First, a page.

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  • Introduction to contract types and pricing models

    If you have a written RFP, it will probably include instructions for how to format the pricing and contractual details. If not, how you format your pricing is up to you. If you are looking for a little guidance to get started, consider the contract types below. Each has a different way of accounting for costs, fees, and profits. There are contract types not on this list, and many, many variants. Depending on what you are proposing you might follow one of the structures below or do something totally different. The final judge of whether you have presented your pricing properly is your customer. Consider how they will want to pay for what you are proposing.

    • Time and Materials (T&M). Payments are based on hourly rates and costs of materials used, up to a not-to-exceed amount.
    • Cost-Reimbursement. Reimburses the Contractor for incurred costs. This pricing arrangement enables contractors to take on financial risk, but it provides little incentive to control costs.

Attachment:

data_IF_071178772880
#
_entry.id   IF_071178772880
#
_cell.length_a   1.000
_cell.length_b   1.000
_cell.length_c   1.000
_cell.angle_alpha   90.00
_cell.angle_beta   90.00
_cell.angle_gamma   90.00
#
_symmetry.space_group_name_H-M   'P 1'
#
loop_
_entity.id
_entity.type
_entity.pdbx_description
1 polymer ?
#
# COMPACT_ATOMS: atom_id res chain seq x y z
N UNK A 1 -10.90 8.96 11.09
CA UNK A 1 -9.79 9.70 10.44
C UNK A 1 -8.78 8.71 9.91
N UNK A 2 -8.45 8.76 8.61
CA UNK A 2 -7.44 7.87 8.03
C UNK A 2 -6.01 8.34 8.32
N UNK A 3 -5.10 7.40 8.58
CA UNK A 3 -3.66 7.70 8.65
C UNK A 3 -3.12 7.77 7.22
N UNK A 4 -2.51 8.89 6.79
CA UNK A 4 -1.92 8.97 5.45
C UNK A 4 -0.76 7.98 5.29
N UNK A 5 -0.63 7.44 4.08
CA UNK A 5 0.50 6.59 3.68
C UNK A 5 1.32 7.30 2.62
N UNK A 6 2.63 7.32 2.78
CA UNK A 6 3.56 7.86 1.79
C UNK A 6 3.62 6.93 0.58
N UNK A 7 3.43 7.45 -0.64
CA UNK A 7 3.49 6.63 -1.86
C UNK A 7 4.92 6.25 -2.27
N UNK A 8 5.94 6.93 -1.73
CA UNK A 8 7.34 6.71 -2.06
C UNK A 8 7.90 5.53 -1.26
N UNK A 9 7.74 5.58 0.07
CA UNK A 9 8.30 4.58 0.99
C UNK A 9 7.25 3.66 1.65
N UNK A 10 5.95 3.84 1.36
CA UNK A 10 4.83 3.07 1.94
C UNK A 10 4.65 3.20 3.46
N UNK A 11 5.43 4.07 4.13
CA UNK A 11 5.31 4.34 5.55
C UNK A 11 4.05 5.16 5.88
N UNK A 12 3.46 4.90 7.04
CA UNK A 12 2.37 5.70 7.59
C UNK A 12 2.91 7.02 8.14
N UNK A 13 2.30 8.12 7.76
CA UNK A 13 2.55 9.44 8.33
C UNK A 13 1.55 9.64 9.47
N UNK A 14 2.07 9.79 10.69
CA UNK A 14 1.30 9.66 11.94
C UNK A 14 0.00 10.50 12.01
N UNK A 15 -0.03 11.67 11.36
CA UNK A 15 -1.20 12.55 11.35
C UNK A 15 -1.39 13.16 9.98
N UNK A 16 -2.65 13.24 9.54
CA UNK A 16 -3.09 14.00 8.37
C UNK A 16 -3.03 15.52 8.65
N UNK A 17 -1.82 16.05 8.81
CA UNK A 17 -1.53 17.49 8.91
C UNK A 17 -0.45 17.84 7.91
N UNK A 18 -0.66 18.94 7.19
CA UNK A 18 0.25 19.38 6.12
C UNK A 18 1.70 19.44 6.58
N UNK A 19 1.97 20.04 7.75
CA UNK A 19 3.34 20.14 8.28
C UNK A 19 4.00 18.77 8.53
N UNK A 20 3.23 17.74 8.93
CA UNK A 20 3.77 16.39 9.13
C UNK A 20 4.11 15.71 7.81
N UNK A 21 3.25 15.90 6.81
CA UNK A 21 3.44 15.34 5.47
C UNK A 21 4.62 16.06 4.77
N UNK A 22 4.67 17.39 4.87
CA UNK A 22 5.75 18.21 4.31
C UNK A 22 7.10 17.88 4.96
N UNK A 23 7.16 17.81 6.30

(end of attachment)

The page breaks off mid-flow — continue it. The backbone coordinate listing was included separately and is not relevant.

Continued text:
• Cost-Plus-Fixed-Fee (CPFF). Reimburses the Contractor for costs and adds a negotiated fee (i.e., fixed dollar amount or percentage).
    • Cost-Plus-Incentive-Fee (CPIF). Reimburses the Contractor for costs and adds a negotiated fee, which is adjusted by a formula based on target costs, providing an incentive to keep costs low. Note: This type of contract may also include fee adjustment as an incentive for the Contractor to meet or surpass negotiated performance targets.
    • Cost-Plus-Award-Fee (CPAF). Consists of a base fee (which may be zero) and an award fee, determined at periodic milestones set forth in the Contract.
    • Firm-Fixed Price (FFP). The price is set and fixed by unit of product or measure. FFP contracts impose the maximum risk on the Contractor and minimum administrative burden on the customer.
    • Fixed-Price Contract with Escalation (FPE). Establishes a fixed contract price, but provides for adjustment based on specified contingencies, such as an economic price adjustment.
    • Fixed-Price Incentive (FPI). A fixed-price contract that provides for adjusting profit and establishing the final contract price by application of a formula based on the total target cost.

    Carl Dickson
    By Carl Dickson, Founder of CapturePlanning.com and PropLIBRARY
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